Reach for the stars

Published May 22, 2021

For All Mankind

I am completely in love with the show For All Mankind. The sheer audacity of the whole thing is wonderful. It’s out there but also somehow grounded in reality. If you’ve not seen it, or read my thoughts on Series 1, the premise is an alternative history where Russia landed on the moon before the US, and everything that follows from that.

I read a review of the show that explained how anything that tries to exploit the butterfly effect - small things creating exponential changes - is bound to start slow but gradually pick up speed. That describes the first season perfectly. It took me two attempts to get going with it, but once I did, I adored it.

This second season had exactly the same impact, but for a different reason. I watched it in two batches: the first half as it was released weekly, then a pause, then the second half was binge watched to the end. This was a planned attack on the show, to avoid the agony of cliffhangers, but I’m not 100% sure it’s an effective way to have watched it.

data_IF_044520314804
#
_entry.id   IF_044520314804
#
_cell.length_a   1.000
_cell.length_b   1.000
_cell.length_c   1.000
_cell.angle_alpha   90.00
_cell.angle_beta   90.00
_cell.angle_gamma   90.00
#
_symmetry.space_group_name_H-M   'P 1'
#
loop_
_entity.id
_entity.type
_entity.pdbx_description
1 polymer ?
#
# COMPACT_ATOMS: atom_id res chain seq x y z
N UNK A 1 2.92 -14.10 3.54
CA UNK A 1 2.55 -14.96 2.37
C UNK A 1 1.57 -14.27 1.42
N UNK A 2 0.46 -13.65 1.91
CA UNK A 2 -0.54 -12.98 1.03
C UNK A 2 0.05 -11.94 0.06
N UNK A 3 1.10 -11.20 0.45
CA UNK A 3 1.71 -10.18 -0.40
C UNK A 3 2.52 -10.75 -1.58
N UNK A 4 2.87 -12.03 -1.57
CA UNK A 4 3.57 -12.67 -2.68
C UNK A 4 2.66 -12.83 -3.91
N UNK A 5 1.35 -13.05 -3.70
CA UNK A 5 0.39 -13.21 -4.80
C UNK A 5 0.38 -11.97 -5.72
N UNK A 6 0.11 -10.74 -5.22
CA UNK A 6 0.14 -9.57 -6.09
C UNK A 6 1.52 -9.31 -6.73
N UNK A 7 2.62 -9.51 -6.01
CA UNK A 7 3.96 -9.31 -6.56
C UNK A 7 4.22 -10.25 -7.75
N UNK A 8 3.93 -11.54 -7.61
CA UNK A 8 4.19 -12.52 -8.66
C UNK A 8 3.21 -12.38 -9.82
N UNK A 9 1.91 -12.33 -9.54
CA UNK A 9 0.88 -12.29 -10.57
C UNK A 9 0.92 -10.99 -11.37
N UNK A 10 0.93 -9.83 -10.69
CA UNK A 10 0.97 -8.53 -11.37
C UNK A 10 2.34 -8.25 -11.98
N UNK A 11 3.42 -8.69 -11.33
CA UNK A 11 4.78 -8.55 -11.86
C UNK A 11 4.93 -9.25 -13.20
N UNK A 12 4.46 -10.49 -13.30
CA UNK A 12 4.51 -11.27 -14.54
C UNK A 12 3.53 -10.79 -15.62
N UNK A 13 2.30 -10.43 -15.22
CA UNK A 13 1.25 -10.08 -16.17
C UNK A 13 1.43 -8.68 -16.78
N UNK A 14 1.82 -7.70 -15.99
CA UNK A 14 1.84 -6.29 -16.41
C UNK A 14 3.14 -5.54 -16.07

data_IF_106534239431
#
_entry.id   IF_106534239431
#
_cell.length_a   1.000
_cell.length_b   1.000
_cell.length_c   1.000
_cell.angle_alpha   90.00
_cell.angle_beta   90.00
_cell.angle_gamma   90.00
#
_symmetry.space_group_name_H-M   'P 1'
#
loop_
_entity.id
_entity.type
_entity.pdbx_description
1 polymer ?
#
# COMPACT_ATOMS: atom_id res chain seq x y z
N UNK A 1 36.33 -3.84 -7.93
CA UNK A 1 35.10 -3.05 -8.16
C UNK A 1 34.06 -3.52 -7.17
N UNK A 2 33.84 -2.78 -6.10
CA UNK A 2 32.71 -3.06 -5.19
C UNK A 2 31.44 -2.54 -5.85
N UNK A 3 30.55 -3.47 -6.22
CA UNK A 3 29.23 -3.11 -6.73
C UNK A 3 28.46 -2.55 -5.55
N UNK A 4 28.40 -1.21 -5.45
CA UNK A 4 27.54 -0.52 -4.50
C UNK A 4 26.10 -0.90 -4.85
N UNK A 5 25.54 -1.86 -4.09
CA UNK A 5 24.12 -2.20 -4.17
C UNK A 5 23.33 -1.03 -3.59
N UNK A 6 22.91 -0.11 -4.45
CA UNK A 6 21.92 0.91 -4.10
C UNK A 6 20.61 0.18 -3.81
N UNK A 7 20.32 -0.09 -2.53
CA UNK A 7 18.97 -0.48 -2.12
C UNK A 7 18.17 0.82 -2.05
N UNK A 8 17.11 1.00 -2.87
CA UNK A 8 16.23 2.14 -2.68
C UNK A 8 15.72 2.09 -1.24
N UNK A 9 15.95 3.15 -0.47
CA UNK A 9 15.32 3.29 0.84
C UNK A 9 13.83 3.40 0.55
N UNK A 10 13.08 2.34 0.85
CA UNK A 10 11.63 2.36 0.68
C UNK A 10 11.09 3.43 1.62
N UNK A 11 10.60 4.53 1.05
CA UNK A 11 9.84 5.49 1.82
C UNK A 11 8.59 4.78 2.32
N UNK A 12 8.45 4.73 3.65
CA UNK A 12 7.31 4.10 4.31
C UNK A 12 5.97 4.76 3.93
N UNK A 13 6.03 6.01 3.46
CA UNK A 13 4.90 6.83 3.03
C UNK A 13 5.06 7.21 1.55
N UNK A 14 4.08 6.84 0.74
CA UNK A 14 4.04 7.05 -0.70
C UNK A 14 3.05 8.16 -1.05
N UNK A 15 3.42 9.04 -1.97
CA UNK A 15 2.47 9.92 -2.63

The first half of the series was so steeped in relationship and personal drama that it felt like the science and space travel was taking a back seat. Combine that, then, with a final couple of episodes that saw at least four potential earth-shattering catastrophes happening all at the same time, and it felt like the pacing was really off.

But on the other hand, the intricate plotting meant that all those elements had to be intertwined. Tracy and Gordo’s story couldn’t have happened without the Russian’s siege on the moon, and the Pathfinder debacle would have had more of a fallout if it wasn’t for the Apollo-Soyuz thing. It all came together even if it was a lot to take in during a super-sized episode.

And it all ended, just as the first series did, with a sneak peek at the next decade. The wonderful 1990s, and humans appear to have landed on Mars. I can’t wait to see what happens next!

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